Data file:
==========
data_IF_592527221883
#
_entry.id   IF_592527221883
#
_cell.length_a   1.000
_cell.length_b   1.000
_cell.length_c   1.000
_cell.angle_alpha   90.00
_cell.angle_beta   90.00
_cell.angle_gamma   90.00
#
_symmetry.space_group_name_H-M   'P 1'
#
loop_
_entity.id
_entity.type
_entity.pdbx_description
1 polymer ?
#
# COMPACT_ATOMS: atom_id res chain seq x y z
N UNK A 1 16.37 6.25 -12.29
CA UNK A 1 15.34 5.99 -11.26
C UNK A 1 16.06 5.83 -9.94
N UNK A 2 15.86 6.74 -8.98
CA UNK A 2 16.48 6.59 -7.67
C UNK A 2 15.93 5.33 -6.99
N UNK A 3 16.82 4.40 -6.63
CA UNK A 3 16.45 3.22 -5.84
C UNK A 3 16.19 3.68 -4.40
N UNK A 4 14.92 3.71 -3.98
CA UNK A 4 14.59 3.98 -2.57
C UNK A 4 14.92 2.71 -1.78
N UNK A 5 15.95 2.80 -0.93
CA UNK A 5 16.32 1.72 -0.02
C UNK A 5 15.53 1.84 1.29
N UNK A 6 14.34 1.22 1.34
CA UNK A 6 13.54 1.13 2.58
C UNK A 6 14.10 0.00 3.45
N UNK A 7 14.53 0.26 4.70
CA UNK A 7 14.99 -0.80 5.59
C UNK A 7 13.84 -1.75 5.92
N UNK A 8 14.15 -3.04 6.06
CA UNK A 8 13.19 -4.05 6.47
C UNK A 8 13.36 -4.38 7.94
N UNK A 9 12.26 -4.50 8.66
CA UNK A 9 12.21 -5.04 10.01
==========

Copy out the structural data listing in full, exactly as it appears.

data_IF_592527221883
#
_entry.id   IF_592527221883
#
_cell.length_a   1.000
_cell.length_b   1.000
_cell.length_c   1.000
_cell.angle_alpha   90.00
_cell.angle_beta   90.00
_cell.angle_gamma   90.00
#
_symmetry.space_group_name_H-M   'P 1'
#
loop_
_entity.id
_entity.type
_entity.pdbx_description
1 polymer ?
#
# COMPACT_ATOMS: atom_id res chain seq x y z
N UNK A 1 16.37 6.25 -12.29
CA UNK A 1 15.34 5.99 -11.26
C UNK A 1 16.06 5.83 -9.94
N UNK A 2 15.86 6.74 -8.98
CA UNK A 2 16.48 6.59 -7.67
C UNK A 2 15.93 5.33 -6.99
N UNK A 3 16.82 4.40 -6.63
CA UNK A 3 16.45 3.22 -5.84
C UNK A 3 16.19 3.68 -4.40
N UNK A 4 14.92 3.71 -3.98
CA UNK A 4 14.59 3.98 -2.57
C UNK A 4 14.92 2.71 -1.78
N UNK A 5 15.95 2.80 -0.93
CA UNK A 5 16.32 1.72 -0.02
C UNK A 5 15.53 1.84 1.29
N UNK A 6 14.34 1.22 1.34
CA UNK A 6 13.54 1.13 2.58
C UNK A 6 14.10 0.00 3.45
N UNK A 7 14.53 0.26 4.70
CA UNK A 7 14.99 -0.80 5.59
C UNK A 7 13.84 -1.75 5.92
N UNK A 8 14.15 -3.04 6.06
CA UNK A 8 13.19 -4.05 6.47
C UNK A 8 13.36 -4.38 7.94
N UNK A 9 12.26 -4.50 8.66
CA UNK A 9 12.21 -5.04 10.01